Think back to when you were still a kid in school. For days and weeks and months on end during the school year, the routine was the same: you caught an aging yellow school bus in the morning, worked your way through the same regimented class schedule with subjects that had been taught 1,000 times before, and ate the same mass-produced lunch in the same cafeteria.
But amid all of this dreary routine, there was one day that always stood out: the field trip.
The field trip was your only escape from the repetitive doldrums of your life. It was also the only time the school bus took you somewhere interesting: a museum, an aquarium, some cool kind of factory, or really any place that WASN’T your classroom for a day.
All it took was a permission slip from your parents. Without that, you were doomed.
Now replace “school” with “work.” For far too many people, the repetitive scene I’ve just described is how they live their professional lives. They endure a terrible commute each morning, go through the motions each day, and aren’t excited by their work. The only bright spots are the weekends.
But as an adult, you don’t need a permission slip to do what you love. Here are four examples of people who didn’t ask for permission before breaking out the daily grind:
– Alexis Ohanian is an entrepreneur, author, investor, and the co-founder of Reddit.com, one of the most popular sites on the internet. He didn’t take his University of Virginia degree in history, management, and international business and get a full-time job at a Fortune 500 company or spend his 9 to 5 translating business contracts into German (his minor).
Instead, he followed a non-traditional route and was chosen along with Steve Huffman to be in the original class at start-up incubator Y-Combinator. No one gave him permission to start Reddit, and he didn’t ask. Because of that, he’d go on to sell the company to Conde Nast in 2006, which allowed him to subsequently invest in dozens of new companies following non-traditional paths.
– Cesar Kuriyama did start out on the traditional path, working long hours as a video director and producer. Then he decided to write his own permission slip, deciding not to take a day off, but a year.
As he told CNN in 2012, “Frankly I was burnt out. I’d been constantly working nights until midnight, until 2 in the morning, weekends and I wasn’t getting my creative juices off so after having seen Stefan Sagmeister’s talk on ‘The power of time off,’ I decided to save up enough money over the course of about two years and took a year off so that I could travel, spend more time with my family and pursue my own creative ideas.”
Along the way, he did something groundbreaking. He took a one second video of his life every single day. The idea, he said, “originally started out as a way for me to chronicle my year off from work … but I realized that it was helping me in many more ways.”
His project led to a TED talk, which led to an app to help others do the same, one second every day.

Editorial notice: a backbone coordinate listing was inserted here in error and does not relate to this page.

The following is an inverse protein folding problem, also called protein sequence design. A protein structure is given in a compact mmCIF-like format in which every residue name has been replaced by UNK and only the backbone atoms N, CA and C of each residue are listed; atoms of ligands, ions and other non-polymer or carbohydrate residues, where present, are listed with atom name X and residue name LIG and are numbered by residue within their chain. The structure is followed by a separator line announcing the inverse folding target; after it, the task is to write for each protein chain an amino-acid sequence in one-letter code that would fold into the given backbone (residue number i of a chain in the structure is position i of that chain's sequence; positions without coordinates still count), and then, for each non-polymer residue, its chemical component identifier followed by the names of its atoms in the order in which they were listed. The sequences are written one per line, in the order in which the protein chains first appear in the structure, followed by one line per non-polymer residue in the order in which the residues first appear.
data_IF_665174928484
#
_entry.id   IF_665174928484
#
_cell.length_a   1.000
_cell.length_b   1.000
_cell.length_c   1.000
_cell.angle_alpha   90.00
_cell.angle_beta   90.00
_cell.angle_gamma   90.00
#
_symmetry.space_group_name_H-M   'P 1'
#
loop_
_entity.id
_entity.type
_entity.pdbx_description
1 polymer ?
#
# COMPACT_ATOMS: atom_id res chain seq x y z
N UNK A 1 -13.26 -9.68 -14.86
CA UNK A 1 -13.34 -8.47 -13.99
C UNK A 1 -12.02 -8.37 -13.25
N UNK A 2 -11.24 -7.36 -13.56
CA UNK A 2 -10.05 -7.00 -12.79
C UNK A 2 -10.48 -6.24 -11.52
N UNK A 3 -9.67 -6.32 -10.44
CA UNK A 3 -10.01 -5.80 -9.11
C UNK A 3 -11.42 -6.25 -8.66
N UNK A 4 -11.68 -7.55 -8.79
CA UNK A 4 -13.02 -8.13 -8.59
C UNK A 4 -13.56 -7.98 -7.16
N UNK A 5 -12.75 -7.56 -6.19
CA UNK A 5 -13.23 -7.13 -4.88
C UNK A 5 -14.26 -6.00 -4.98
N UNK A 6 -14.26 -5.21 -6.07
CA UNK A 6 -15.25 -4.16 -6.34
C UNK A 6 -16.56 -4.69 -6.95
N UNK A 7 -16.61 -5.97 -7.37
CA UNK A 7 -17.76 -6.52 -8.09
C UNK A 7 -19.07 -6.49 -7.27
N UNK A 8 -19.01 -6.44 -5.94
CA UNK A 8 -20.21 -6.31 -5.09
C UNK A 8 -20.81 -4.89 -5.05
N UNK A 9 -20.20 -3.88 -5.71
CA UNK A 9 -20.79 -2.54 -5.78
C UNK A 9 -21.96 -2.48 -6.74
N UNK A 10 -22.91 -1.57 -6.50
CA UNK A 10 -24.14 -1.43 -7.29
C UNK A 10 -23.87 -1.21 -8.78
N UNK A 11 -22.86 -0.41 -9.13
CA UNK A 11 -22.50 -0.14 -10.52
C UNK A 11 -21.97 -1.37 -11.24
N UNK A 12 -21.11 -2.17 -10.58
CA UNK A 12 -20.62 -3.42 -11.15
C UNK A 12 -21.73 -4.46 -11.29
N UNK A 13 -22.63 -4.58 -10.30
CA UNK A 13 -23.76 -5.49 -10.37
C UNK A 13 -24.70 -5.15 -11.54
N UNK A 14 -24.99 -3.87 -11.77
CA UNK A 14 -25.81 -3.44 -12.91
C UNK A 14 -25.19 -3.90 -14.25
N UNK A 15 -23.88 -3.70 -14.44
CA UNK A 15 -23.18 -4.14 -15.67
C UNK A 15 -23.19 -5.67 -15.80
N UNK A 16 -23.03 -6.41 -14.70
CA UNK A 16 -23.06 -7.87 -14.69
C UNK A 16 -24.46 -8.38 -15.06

– Five years ago, Jessica Lawrence was working for a company most people associate with cookies, not careers: the Girl Scouts of America. After supporting a community of 75 staff, 5,000 volunteers, 15,000 girls, and making an enormous impact on the organization, Lawrence decided it was time to move from Southern California to Silicon Alley, and think even bigger.
She is now the Executive Director of NY Tech Meetup, the largest Meetup in the world and a 33,000-member non-profit organization helping to build a sustainable and diverse technology industry in New York.
– Michelle Ward wanted to be an actress since the age of 6. After majoring in musical theater at N.Y.U., she lived the life, performing everywhere from cruise ships and small towns to an appearance on Saturday Night Live.
But when the difficult life of auditions and unknowns grew tiresome, she tried to get a “real” job. She really did. She went through seven traditional jobs in four years, until one day she declared, “Enough! I refuse to accept that there is nothing else out there that I’m going to love doing!”
As she explains on her website, “I enrolled in a Career Change Workshop at NYU, and through a series of personality tests, exercises, and conversations with my classmates, I realized that I wanted to help others find their own path, especially ‘creative types’ that thought they wanted one thing their whole life and now have to rewrite their plans. I wanted to help them figure out what they wanted to be When They Grow Up.”
While you’ll still find Michelle occasionally gracing the stages of New York, by day she coaches creative women how to get out of their soul-sucking jobs and into work that feels like play.
If you’re reading this at work right now, snap out of the daydream about that trip to the Museum of Science as a kid. If you truly enjoy your work most days, fantastic. If not, maybe it’s time to give yourself permission to do something more interesting.